PETALING JAYA: Former prime minister Datuk Seri Najib Tun Razak's arrest and subsequent trial is a step toward transparency and justice, said American daily The Washington Post in an opinion article.
"In many countries, the arrest of a former government leader less than two months after his loss in an election would be evidence of political persecution.
"In Malaysia, however, the arrest Tuesday and brief detention of former prime minister Najib Razak in a multibillion-dollar corruption probe was an important step toward transparency and justice," said the article.
The Washington Post described the corruption scandal surrounding state investment fund 1Malaysia Development Berhad (1MDB) as a "particularly astonishing" scandal.
The 1MDB fund was established in 2009 to strengthen the economy but was implicated in reports of money laundering when it missed payments to banks and bondholders in 2015.
Last year, the US Justice Department alleged that at least US$4.5 billion (RM18.26bil) had been siphoned from the fund, including US$730 million (RM2.9bil) that reportedly ended up in Najib’s personal accounts.
According to Justice’s civil complaint, the money was used to buy properties in California and New York, a 300-foot luxury yacht, shares in a Hollywood production company and US$200 million (RM811mil) worth of jewelry.
Prosecutors in at least six countries are investigating the case.
"The allegations generated an outcry in Malaysia, but Mr. Najib used a draconian sedition law to silence critics and stifle discussion of the scandal.
"He then attempted to rig the general elections that were held in May, redrawing electoral boundaries in his favor, clamping down on the media and continuing to imprison popular opposition leader Anwar Ibrahim.
"In spite of those setbacks, the opposition coalition formed by Mr. Anwar and current prime minister Mahathir Mohamad raced to a surprising victory on a platform that prioritized fighting corruption," wrote The Washington Post.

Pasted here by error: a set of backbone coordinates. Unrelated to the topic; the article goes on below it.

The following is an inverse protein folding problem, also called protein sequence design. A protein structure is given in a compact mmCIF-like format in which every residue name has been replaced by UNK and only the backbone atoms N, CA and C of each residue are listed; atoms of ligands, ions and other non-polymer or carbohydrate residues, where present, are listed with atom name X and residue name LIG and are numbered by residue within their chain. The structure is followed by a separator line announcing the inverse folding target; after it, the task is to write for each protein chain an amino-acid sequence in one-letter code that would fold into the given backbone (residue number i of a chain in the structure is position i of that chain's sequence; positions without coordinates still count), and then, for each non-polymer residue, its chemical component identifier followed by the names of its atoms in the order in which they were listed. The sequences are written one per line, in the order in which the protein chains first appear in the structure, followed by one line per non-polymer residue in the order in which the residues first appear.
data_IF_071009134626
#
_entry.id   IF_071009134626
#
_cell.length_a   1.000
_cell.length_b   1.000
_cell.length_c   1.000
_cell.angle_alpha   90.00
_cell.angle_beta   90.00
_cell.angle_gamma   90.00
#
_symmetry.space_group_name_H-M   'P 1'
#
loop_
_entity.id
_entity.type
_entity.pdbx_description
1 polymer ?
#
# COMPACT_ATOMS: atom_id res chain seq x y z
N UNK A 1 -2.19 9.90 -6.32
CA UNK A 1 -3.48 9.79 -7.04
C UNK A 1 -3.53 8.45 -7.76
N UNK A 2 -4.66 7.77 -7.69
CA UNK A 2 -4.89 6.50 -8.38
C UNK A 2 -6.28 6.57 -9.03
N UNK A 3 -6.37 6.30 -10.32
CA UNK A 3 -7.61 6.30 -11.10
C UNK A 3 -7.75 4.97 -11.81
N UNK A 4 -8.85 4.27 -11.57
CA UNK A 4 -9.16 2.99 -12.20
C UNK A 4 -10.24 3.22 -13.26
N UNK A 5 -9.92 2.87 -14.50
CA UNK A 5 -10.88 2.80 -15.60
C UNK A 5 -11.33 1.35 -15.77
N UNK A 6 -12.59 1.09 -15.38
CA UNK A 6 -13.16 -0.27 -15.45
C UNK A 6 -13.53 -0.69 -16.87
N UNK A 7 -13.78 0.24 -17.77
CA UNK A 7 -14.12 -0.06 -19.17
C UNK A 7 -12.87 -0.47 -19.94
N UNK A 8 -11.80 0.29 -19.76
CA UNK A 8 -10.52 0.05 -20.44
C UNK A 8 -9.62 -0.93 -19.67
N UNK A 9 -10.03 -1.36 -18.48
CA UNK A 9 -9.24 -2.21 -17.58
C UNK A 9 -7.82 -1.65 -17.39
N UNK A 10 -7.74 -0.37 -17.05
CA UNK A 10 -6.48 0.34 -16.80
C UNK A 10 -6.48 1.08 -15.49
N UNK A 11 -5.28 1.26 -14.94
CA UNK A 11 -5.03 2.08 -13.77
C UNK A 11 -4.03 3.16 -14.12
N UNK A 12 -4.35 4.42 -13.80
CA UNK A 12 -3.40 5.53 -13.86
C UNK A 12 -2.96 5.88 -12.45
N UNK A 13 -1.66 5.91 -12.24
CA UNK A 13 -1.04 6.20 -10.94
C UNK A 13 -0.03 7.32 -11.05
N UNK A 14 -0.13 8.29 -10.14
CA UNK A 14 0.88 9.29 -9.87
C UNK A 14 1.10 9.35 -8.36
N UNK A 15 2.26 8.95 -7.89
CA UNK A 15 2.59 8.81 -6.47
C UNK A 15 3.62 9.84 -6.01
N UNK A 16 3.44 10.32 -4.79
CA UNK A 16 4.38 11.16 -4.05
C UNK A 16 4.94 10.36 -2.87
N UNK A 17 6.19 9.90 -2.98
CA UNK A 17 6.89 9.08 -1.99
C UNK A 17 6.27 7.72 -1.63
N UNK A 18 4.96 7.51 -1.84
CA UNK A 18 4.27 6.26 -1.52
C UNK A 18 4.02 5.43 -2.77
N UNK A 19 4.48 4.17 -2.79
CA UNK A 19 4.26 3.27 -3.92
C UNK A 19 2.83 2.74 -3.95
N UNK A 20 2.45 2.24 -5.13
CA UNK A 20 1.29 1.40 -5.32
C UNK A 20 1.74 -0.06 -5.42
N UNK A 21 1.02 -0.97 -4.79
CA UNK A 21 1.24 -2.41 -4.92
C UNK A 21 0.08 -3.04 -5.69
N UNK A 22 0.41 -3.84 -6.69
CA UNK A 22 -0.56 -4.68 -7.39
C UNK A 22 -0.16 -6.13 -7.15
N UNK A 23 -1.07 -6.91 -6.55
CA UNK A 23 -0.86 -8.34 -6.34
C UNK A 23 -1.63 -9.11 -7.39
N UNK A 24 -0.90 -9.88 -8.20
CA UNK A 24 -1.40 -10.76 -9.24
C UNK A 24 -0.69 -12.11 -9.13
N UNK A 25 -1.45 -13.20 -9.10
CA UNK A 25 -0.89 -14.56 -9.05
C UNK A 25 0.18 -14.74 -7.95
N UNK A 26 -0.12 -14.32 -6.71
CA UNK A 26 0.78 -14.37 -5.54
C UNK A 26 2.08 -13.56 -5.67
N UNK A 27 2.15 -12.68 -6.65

The Washington Post said Najib's arrest is a "step forward for Malaysia", where corruption is commonplace in the highest echelons of government where Najib and his associates thought they were untouchable.
But the writer cautioned Malaysian authorities to move forward with the case carefully.
"Najib still has supporters across the country, so any sign that his prosecution is being mishandled could cause unrest and undermine the investigative efforts of other countries," said the article.
The Washington Post brought up the Malaysian Bar's concerns on the task force that detained Najib not having legal standing.
However, it was later revealed that he was held in the Malaysian Anti-Corruption Commission's headquarters. So the legality concerns were premature.
"Nevertheless, it is important that Mr. Najib’s due-process rights are preserved at every step of the process.
"Whatever the outcome of Mr. Najib’s case, the Malaysian government has more work to do to ensure that corruption is addressed at all levels of government.
It should take steps to strengthen the independence of prosecutors; clarify rules on donations and financial disclosure requirements; unshackle the country’s independent media and civil society groups; and provide more resources to departments investigating graft.
"The 1MDB case may be the flashiest instance of corruption in Malaysia, but it is by no means the only one," it said.
Najib on Wednesday claimed trial to three counts of criminal breach of trust and another charge of abuse of power involving RM42 million linked to SRC International Sdn Bhd, a former subsidiary of 1Malaysia Development Berhad (1MDB).
Najib pleaded not guilty to the charges. He was released on a RM1mil with two sureties.